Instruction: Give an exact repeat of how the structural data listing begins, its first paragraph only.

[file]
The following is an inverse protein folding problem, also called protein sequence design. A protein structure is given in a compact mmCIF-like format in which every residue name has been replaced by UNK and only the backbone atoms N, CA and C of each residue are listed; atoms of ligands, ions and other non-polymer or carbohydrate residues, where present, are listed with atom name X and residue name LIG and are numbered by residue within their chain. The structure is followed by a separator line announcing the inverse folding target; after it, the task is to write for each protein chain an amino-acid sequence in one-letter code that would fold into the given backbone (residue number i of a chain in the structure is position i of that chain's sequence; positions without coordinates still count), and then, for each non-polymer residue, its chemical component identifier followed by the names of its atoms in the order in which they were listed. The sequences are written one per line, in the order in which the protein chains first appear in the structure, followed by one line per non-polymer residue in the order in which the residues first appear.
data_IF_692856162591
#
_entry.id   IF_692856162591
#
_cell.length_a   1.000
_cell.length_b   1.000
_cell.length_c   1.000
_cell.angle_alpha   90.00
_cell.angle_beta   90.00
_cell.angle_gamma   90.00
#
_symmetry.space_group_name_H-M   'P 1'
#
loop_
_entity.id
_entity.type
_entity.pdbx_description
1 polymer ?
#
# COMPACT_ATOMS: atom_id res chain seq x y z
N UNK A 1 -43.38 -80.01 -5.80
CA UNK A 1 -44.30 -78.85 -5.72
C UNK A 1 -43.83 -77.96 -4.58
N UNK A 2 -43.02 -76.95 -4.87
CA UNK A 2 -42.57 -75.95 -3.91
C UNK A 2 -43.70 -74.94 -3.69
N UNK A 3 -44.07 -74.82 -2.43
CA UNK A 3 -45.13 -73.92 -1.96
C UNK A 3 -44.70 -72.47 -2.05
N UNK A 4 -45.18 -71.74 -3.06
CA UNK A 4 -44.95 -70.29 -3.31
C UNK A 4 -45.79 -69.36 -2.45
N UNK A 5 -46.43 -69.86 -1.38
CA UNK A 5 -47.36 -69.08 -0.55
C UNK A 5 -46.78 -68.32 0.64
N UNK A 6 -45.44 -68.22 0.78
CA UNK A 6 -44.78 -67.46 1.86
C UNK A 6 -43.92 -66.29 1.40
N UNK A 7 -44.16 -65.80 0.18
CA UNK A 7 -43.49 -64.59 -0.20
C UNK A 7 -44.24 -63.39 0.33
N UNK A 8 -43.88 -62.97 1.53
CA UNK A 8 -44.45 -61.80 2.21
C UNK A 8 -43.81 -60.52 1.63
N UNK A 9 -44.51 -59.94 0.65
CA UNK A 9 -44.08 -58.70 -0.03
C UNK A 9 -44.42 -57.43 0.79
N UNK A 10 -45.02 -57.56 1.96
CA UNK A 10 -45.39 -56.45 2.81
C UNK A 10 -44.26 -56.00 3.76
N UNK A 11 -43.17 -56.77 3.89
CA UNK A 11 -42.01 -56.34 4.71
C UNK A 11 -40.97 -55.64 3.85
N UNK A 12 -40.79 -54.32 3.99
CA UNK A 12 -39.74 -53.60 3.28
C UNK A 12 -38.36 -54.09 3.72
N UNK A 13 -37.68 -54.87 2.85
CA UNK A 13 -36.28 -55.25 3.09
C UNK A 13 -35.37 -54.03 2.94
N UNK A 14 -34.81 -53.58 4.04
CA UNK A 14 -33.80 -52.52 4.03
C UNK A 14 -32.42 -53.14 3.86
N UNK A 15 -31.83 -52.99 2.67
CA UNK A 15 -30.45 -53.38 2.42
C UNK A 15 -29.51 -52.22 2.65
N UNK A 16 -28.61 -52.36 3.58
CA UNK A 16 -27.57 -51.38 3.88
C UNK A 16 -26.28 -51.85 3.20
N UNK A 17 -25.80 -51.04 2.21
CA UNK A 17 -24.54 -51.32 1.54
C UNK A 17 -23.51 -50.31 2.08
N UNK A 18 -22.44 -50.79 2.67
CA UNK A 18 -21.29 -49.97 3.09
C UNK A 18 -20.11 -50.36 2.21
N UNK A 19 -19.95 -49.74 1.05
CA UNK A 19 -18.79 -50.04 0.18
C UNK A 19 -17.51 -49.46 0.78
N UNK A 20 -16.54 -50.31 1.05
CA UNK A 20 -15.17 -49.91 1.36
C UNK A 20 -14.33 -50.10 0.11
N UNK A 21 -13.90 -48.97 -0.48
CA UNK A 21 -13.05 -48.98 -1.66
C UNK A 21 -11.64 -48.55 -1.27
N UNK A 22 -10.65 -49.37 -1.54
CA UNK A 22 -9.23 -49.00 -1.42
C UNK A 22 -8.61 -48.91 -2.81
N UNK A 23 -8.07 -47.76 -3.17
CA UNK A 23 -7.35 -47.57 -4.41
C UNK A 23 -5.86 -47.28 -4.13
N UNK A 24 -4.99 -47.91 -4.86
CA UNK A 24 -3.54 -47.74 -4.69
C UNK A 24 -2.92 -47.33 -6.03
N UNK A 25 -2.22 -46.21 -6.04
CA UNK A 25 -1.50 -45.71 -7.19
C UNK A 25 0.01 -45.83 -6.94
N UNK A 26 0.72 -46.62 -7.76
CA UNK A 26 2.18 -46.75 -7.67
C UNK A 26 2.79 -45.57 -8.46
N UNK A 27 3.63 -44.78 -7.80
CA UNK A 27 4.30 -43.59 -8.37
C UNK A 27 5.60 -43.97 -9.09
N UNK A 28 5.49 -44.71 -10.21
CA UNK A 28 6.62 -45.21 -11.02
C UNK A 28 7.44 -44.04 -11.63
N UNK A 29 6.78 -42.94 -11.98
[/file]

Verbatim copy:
The following is an inverse protein folding problem, also called protein sequence design. A protein structure is given in a compact mmCIF-like format in which every residue name has been replaced by UNK and only the backbone atoms N, CA and C of each residue are listed; atoms of ligands, ions and other non-polymer or carbohydrate residues, where present, are listed with atom name X and residue name LIG and are numbered by residue within their chain. The structure is followed by a separator line announcing the inverse folding target; after it, the task is to write for each protein chain an amino-acid sequence in one-letter code that would fold into the given backbone (residue number i of a chain in the structure is position i of that chain's sequence; positions without coordinates still count), and then, for each non-polymer residue, its chemical component identifier followed by the names of its atoms in the order in which they were listed. The sequences are written one per line, in the order in which the protein chains first appear in the structure, followed by one line per non-polymer residue in the order in which the residues first appear.